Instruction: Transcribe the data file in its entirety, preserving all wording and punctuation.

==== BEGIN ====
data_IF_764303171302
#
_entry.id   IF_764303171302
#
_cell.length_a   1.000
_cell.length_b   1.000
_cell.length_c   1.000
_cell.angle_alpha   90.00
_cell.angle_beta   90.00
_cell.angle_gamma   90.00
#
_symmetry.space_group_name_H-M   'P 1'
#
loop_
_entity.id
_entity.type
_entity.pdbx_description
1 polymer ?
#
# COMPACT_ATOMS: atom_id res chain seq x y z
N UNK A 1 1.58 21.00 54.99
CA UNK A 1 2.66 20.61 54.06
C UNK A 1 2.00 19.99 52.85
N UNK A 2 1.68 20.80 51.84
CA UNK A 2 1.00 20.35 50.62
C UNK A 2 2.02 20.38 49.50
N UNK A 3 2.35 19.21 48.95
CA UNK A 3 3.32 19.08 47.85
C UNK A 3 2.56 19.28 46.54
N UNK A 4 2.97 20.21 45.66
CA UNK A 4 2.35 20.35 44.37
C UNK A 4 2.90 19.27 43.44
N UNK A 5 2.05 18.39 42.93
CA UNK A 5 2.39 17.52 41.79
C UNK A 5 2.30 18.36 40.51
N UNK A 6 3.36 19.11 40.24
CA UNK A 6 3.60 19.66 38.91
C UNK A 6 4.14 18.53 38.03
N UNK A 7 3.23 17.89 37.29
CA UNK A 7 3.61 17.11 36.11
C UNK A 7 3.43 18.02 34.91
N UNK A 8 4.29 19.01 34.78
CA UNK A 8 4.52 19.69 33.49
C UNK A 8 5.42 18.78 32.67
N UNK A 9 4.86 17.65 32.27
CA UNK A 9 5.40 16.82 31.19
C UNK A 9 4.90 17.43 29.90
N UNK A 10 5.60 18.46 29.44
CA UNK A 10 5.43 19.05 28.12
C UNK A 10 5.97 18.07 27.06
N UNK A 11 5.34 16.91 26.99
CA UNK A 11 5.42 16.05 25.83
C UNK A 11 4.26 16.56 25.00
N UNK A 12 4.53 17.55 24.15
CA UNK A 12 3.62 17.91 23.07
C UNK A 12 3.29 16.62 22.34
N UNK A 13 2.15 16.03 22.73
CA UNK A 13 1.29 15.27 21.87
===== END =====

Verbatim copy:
data_IF_764303171302
#
_entry.id   IF_764303171302
#
_cell.length_a   1.000
_cell.length_b   1.000
_cell.length_c   1.000
_cell.angle_alpha   90.00
_cell.angle_beta   90.00
_cell.angle_gamma   90.00
#
_symmetry.space_group_name_H-M   'P 1'
#
loop_
_entity.id
_entity.type
_entity.pdbx_description
1 polymer ?
#
# COMPACT_ATOMS: atom_id res chain seq x y z
N UNK A 1 1.58 21.00 54.99
CA UNK A 1 2.66 20.61 54.06
C UNK A 1 2.00 19.99 52.85
N UNK A 2 1.68 20.80 51.84
CA UNK A 2 1.00 20.35 50.62
C UNK A 2 2.02 20.38 49.50
N UNK A 3 2.35 19.21 48.95
CA UNK A 3 3.32 19.08 47.85
C UNK A 3 2.56 19.28 46.54
N UNK A 4 2.97 20.21 45.66
CA UNK A 4 2.35 20.35 44.37
C UNK A 4 2.90 19.27 43.44
N UNK A 5 2.05 18.39 42.93
CA UNK A 5 2.39 17.52 41.79
C UNK A 5 2.30 18.36 40.51
N UNK A 6 3.36 19.11 40.24
CA UNK A 6 3.60 19.66 38.91
C UNK A 6 4.14 18.53 38.03
N UNK A 7 3.23 17.89 37.29
CA UNK A 7 3.61 17.11 36.11
C UNK A 7 3.43 18.02 34.91
N UNK A 8 4.29 19.01 34.78
CA UNK A 8 4.52 19.69 33.49
C UNK A 8 5.42 18.78 32.67
N UNK A 9 4.86 17.65 32.27
CA UNK A 9 5.40 16.82 31.19
C UNK A 9 4.90 17.43 29.90
N UNK A 10 5.60 18.46 29.44
CA UNK A 10 5.43 19.05 28.12
C UNK A 10 5.97 18.07 27.06
N UNK A 11 5.34 16.91 26.99
CA UNK A 11 5.42 16.05 25.83
C UNK A 11 4.26 16.56 25.00
N UNK A 12 4.53 17.55 24.15
CA UNK A 12 3.62 17.91 23.07
C UNK A 12 3.29 16.62 22.34
N UNK A 13 2.15 16.03 22.73
CA UNK A 13 1.29 15.27 21.87